Friday, January 11, 2013

Do Our Schools Make Our Children Fat?!

Winter break is the greatest idea ever. Sleeping works miracles!! Well, it was another crazy busy end of the year, starting with Thanksgiving celebrations to New Year's Celebration. Recently, I have been noticing the amount of food (PLENTY) at such gatherings. While some countries suffer from poverty, the United States faces its own problems. Over the recent twenty years, obesity has increased dramatically in the United States. Childhood obesity has increased even more; according to the centers for disease control and prevention, childhood obesity has tripled in the past 30 years. In 1980, 7 percent of children were reported to be obese. In 2008, 20 percent of children were reported to be obese. Currently, more than one third of children and adolescents are overweight and obese; obesity is a prevalent epidemic, affecting many people in the Unites States. We all know this.

So, what are some of the causes of childhood obesity? School environments play a significant role in perpetuating childhood obesity. Children and adolescents spend most of their time in schools. Food and dieting environment, health and nutritional education, physical education, peer network in school perpetuate obesity. 

            In the United States, 99 percent of all pubic schools and 83 percent of perivate schools participate in the National School Lunch Program. Of those students attending schools, about 60 percent of students eat at school and 37 eat breakfast. (Blue) Though all nationally provided meals meet the dietary regulations of average Americans, most schools allow students to buy competitive foods. Competitive foods low nutrition, highly fattening snacks in vending machines or other low-nutrition food accessible to students, sold though fundraising. Vending machines have become extremely common in schools and this rise of vending machines correlates with the increase obesity rate. 
           Such low-nutritious processed competitive foods add unnecessary calories to individual’s diet. Even worse, they replace fruits and vegetables. According to SHPPS, 78 percent of high school students had consumed fruits and vegetables less than five times per day during the seven days before taking the survey.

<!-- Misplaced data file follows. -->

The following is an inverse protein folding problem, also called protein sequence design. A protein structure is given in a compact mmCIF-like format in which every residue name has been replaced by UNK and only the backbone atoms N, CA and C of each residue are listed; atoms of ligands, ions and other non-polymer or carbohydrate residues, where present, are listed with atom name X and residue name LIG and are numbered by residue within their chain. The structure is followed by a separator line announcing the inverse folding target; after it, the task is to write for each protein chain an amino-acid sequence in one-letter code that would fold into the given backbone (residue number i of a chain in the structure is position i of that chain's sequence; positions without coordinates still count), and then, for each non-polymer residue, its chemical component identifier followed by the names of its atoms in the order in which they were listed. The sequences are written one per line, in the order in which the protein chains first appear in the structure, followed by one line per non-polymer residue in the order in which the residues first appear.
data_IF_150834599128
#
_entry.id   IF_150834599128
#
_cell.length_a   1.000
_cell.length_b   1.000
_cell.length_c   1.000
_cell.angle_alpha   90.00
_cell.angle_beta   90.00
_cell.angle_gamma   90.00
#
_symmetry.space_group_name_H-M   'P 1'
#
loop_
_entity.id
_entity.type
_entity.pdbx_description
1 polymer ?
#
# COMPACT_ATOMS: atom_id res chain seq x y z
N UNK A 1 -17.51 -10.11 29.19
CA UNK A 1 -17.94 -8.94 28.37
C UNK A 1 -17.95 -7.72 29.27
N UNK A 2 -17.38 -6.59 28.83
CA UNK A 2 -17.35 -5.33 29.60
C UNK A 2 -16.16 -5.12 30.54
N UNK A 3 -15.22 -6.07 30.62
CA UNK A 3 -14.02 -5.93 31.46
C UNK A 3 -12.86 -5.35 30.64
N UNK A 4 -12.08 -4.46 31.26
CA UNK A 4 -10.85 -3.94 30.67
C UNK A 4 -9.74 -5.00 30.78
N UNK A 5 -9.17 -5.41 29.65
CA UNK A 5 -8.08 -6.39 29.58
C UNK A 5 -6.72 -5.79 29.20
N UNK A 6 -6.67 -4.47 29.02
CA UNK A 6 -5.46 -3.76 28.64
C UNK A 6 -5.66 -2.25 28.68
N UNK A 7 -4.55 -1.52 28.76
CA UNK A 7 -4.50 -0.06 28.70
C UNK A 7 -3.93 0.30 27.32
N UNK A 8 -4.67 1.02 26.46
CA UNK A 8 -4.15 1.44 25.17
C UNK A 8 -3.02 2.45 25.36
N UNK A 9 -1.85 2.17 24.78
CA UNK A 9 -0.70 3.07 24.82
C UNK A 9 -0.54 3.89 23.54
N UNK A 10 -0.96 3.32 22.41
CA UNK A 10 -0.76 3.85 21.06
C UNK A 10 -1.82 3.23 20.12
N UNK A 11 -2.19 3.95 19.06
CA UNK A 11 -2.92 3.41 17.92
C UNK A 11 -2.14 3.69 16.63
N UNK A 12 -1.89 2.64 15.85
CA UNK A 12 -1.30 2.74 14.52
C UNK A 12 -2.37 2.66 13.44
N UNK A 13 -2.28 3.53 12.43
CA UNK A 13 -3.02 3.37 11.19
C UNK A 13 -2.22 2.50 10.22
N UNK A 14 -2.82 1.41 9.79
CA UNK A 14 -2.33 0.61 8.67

Being a psudo-health freak, I know the negative consequences of making such choices. Still, during exam weeks at Brown, my sleep-deprived-stressed-out-self often fall into the temptations of the evil, but so delicious, candy bars. I wish that Brown would make more effort to offer healthy alternatives. 

          Another school characteristic that perpetuates obesity is the lack of physical activity in the school curriculum. In the nation, 2 percent of elementary schools, 8 percent of middle schools, and 2 percent of high schools provide daily physical education. According to Story and others, only 10 percent of schools required physical standards (Story, Nanney & Shwartz, 2009) As the data demonstrates, schools place very little importance on physical education, promoting a sedentary lifestyle.

In conclusion....
Obesity, like many diseases, is affected by various factors, such as genetics, environment, socio-economic status. Though one cannot point directly to schools as the cause of obesity epidemic in children, an examination of the school characteristics show that schools do not foster  healthy life-styles. One may argue schools are not responsible for promoting healthy behavirs among children. However, making healthy choices should be (if it is not now) emphasized in schools. Students’ status on health has a strong association with academic and social performance. Obesity is a best combatted with preventive measures and schools are best suited to  for this purpose.


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